By Published: Feb. 10, 2021

CU Boulder-led research seeks to understand the connection between microbiome and aging

If our bodies could talk, they’d tell stories about our childhoods, our working conditions, our exercise regimens, our diets, even our neighborhoods.

Now, researchers at the University of Colorado Boulder and the University of North Carolina Chapel Hill hope to unlock even more secrets about the environmental factors that affect our health by studying the microbiome, the diverse collection of bacteria, viruses, fungi and other microbes that live on and inside the human body. 

This research, recently awarded five years of funding from the National Institute on Aging, aims to create a “microbiome age clock,” that could help identify people whose bodies are aging faster because of environmental stressors.

We’re hoping to gain some new insights about how the environment affects health as it operates through the microbiome.​"

In the future, doctors could look at a patient’s microbiome to search for clues to premature aging caused by factors like a poor diet or unhealthy stress levels, then make recommendations to help prevent or even reverse these effects. Beyond individual care, the research has the potential to inform how communities and policymakers think about and address the social, economic and environmental factors that lead to poor health and contribute to premature aging. 

“Microbiome is the new frontier,” said Kathleen Mullan Harris, co-investigator on the project and professor of sociology and public policy at the University of North Carolina Chapel Hill. “We know the microbiome is extremely responsive to the environment. We’re hoping to gain some new insights about how the environment affects health as it operates through the microbiome.”

The researchers are using data from the Add Health study, known more formally as the National Longitudinal Study of Adolescent to Adult Health, a project led by Harris.



Since 1994, Add Health researchers have been following a nationally representative group of 20,000 people who began the study when they were teenagers. Over the last 26 years, the researchers have checked in with participants five separate times to gather demographic, socioeconomic, behavioral, cognitive, psychosocial, familial and health data.

Soon, they’ll ask more than 10,000 of these participants, who are now in their 40s, to send in saliva and stool specimens so researchers can catalog their oral and gut microbiomes. 

The researchers will be able to compare the microbiomes across groups of people, the first effort with such a large and representative sample of the population.

“This is going to be one of the first studies to be able to really characterize the microbiome across race, ethnicity, gender, age, geography and so on,” Harris said. “We don’t know how the microbiome varies by those fundamental kinds of demographic differences. Even just describing the microbiome from a nationally representative sample and how it varies in the South and the Northeast and the West is going to be fascinating.”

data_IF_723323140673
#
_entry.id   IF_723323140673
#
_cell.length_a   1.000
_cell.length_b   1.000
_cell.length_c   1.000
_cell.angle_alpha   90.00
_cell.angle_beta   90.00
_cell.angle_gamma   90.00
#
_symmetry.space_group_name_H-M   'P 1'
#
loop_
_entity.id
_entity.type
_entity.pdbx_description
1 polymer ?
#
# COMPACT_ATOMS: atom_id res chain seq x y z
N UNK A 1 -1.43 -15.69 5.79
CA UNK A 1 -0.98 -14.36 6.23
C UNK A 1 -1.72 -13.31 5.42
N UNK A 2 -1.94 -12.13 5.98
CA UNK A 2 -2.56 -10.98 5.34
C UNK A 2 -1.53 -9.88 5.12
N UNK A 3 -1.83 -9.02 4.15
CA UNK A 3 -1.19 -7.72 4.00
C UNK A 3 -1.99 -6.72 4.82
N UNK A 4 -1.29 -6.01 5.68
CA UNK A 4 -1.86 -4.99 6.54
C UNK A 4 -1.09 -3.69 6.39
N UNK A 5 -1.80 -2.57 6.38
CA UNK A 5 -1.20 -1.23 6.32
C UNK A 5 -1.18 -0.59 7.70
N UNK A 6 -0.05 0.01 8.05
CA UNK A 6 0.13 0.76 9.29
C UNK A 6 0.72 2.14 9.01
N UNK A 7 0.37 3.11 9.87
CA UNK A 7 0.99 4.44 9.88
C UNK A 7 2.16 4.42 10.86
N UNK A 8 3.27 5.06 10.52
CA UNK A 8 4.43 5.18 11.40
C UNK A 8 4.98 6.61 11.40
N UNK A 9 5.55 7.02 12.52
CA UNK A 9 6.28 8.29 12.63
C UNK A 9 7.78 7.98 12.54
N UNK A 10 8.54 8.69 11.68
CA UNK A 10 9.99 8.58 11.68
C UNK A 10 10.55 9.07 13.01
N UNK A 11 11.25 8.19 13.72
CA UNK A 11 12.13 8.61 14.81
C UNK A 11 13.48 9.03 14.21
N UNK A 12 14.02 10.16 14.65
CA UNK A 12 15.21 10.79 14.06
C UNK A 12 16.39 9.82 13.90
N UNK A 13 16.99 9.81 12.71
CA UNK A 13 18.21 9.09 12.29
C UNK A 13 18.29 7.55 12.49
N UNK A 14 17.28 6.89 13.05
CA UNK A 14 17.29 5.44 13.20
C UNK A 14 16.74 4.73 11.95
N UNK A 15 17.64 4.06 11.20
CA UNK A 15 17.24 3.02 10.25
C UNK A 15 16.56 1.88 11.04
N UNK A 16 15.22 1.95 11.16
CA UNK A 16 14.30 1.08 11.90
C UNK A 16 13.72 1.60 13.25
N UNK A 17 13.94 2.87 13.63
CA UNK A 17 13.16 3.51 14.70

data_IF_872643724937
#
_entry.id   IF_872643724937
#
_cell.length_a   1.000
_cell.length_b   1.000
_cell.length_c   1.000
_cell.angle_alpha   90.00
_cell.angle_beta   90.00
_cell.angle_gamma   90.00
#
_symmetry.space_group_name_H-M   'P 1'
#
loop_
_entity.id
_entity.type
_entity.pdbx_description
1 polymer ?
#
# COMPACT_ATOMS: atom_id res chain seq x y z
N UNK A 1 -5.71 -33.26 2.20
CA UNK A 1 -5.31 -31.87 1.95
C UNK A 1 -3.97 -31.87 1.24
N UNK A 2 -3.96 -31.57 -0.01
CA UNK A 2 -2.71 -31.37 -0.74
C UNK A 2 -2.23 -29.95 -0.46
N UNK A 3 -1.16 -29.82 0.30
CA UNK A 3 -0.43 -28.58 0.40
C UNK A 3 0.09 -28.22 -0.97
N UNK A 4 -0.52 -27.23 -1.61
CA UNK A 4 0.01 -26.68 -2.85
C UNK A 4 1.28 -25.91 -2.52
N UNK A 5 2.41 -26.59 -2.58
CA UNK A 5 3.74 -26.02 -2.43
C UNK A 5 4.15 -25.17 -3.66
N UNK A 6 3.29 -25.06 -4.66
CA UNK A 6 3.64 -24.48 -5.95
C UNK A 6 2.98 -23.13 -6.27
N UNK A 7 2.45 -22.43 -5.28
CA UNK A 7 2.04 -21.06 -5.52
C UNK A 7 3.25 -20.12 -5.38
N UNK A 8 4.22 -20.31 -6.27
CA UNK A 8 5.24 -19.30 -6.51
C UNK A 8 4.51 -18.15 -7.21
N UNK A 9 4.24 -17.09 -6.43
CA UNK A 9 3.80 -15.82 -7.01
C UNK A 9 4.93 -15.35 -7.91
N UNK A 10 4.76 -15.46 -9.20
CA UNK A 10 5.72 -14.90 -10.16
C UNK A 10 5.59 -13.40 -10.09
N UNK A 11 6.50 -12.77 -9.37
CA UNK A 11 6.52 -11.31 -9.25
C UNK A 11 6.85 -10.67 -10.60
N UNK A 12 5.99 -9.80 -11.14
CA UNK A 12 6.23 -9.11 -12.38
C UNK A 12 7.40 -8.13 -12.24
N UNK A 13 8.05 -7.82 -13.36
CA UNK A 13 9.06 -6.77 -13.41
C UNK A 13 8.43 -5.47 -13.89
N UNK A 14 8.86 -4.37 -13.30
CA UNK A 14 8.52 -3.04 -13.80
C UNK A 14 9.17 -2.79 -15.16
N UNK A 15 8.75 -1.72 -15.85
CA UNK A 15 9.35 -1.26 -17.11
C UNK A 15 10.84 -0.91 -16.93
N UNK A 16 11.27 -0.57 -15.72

Because Add Health has collected so much rich data from participants over the last 2 1/2 decades of their lives, researchers also hope to connect people’s early experiences with the current makeup of their microbiomes. 

“We’re interested in how early life exposures are related to your microbiome in adulthood—the mode of (birth) delivery, whether or not you were breastfed, the early life social and economic conditions of your family, your involvement in risky behavior like drug use, whether or not you have any health conditions,” Harris said.

It takes an otherwise biological process and makes it social."

Long term, this microbiome characterization data could ultimately help communities make changes to help improve the health of residents, such as building more parks or providing greater access to healthy foods. 

“If we can demonstrate geographic clustering of microbiome variation that correlates with social or built environmental features, then what appears to be an individual-level process is linked to the places in which people live, work and go to school,” said Jason Boardman, CU Boulder professor of sociology and a co-investigator on the project. “It takes an otherwise biological process and makes it social.”

The researchers also hope to connect the microbiome to biological markers of aging, such as inflammation and changes to the immune system. 

Doing so means that doctors could someday use the microbiome to help prevent disease and extend their patients’ lives.

“Instead of studying people when they have a disease, we’re actually able to identify these predisease markers. People who have high inflammation, for example, that’s pretty asymptomatic. They don’t know they have it but it’s a marker of future disease,” Harris said. “One of the values of our study is we’re going to be able to identify people who are on a pathway to disease in the future and even premature mortality.” 

Other researchers on the project include Matt McQueen, an associate professor of integrative physiology, and Ken Krauter, a professor of molecular, cellular and developmental biology, from CU Boulder; Allison Aiello from the University of North Carolina Chapel Hill; and Jennifer Beam Dowd from the University of Oxford.